Three amazing men, John, Paul and George — the top reporters from the paper where I worked as a copy editor; the top poker players in my league; the people living in my other house — showed up after dinner to take me out to a pub.

I refer to them as ‘The Beatles.’

One minute I was on the phone with My Oldest Friend and the next I’m drinking Guinness in a bar that used to be the corner drug store — the very building where The Playboy Story took place.

I’ve been a wife and mom for about 17 years. The bar scene has changed a lot since I’ve been in it.

In the late ’80s there was always a dance floor and a disc jockey. Often there were pool tables. We would find a table, drink and dance with anyone who asked. It was a blast.

Now there’s a big empty room packed with bodies and a jukebox, if they still call it that.

I didn’t know what to do.

We stood there for a few minutes. Young people with fresh skin and hip clothes were everywhere. I was thinking I felt old.

John “Scotchie” said, “I feel old.” Yeah, well.

He said, “All I can think is that this crowd is a fire hazard. And the music is too loud.” Amen.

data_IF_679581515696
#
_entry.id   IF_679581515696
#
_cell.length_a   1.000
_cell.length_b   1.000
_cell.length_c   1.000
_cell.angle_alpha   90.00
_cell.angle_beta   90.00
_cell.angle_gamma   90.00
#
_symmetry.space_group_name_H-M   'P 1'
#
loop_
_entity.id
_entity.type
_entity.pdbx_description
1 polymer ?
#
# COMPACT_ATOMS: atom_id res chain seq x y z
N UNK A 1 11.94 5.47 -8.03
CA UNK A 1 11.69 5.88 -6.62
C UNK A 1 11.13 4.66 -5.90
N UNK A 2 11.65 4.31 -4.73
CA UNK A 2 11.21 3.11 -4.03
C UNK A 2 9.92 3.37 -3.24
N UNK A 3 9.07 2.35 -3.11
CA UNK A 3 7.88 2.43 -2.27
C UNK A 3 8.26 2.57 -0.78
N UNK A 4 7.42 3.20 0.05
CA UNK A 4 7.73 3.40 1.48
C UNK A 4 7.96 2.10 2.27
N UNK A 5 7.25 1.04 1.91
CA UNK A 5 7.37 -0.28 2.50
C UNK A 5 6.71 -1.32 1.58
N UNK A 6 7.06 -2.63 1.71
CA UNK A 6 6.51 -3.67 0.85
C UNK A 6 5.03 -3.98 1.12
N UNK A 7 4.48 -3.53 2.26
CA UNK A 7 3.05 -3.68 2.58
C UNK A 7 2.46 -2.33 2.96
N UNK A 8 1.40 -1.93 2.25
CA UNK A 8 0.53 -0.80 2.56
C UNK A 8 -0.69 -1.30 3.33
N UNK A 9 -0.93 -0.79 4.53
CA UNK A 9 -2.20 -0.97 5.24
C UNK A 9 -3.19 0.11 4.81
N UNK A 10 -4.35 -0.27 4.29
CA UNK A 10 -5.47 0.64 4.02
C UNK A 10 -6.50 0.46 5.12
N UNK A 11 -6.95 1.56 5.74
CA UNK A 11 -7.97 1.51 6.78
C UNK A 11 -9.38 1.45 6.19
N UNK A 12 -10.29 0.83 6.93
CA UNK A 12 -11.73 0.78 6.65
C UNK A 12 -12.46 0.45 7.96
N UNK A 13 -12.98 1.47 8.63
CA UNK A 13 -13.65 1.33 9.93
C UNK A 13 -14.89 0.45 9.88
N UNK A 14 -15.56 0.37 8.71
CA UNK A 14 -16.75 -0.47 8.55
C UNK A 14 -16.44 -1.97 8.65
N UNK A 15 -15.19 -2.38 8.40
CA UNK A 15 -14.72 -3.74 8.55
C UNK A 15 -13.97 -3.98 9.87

I watched a juvenile bartendress make some shots that looked like Shamrock Shakes. She squirted whipped cream on the top and handed them to giggly 20-somethings in tight green tank tops.

I looked down my nose at this. I thought those sissy girls were drinking that foo-foo because they can’t shoot whiskey with the big boys.

I have no idea why I thought I could. I’m the size of the average sixth-grader.

I ordered shots of Jameson, and clinked with The Beatles. “Sláinte.”

One Guinness and I think I’m a hardy Scotswoman.

Suddenly I didn’t care that there was neither dance floor nor room to move. I was dancing and singing along with Tom Petty, “… make it last all night.”

Suddenly I thought everyone in the bar was interested in hearing The Playboy Story. I showed everyone the window where it happened, as if it were the balcony John Wilkes Booth jumped over.

Now you know that I know that two drinks is my limit. But I had a second Guinness.

I felt old that night, but it was nothing compared to my age on March 18.

The sniper story

March 9, 2013

When I was in high school a sniper came to my town.

A retired woman was shot in the early morning walking her small dog. A man was shot having a lunch break in his truck. Everyday there was another death. No one knew who it was. There was no apparent motive.

After about four days of this came the weekend, and my friends and I went out as usual.

I think this was ill-advised. I formed this idea when my car broke down next to an orange grove.

Then I said my idea out loud. This was also ill-advised. I suddenly had a car full of panicking girls. That’s a fun Friday night, right there.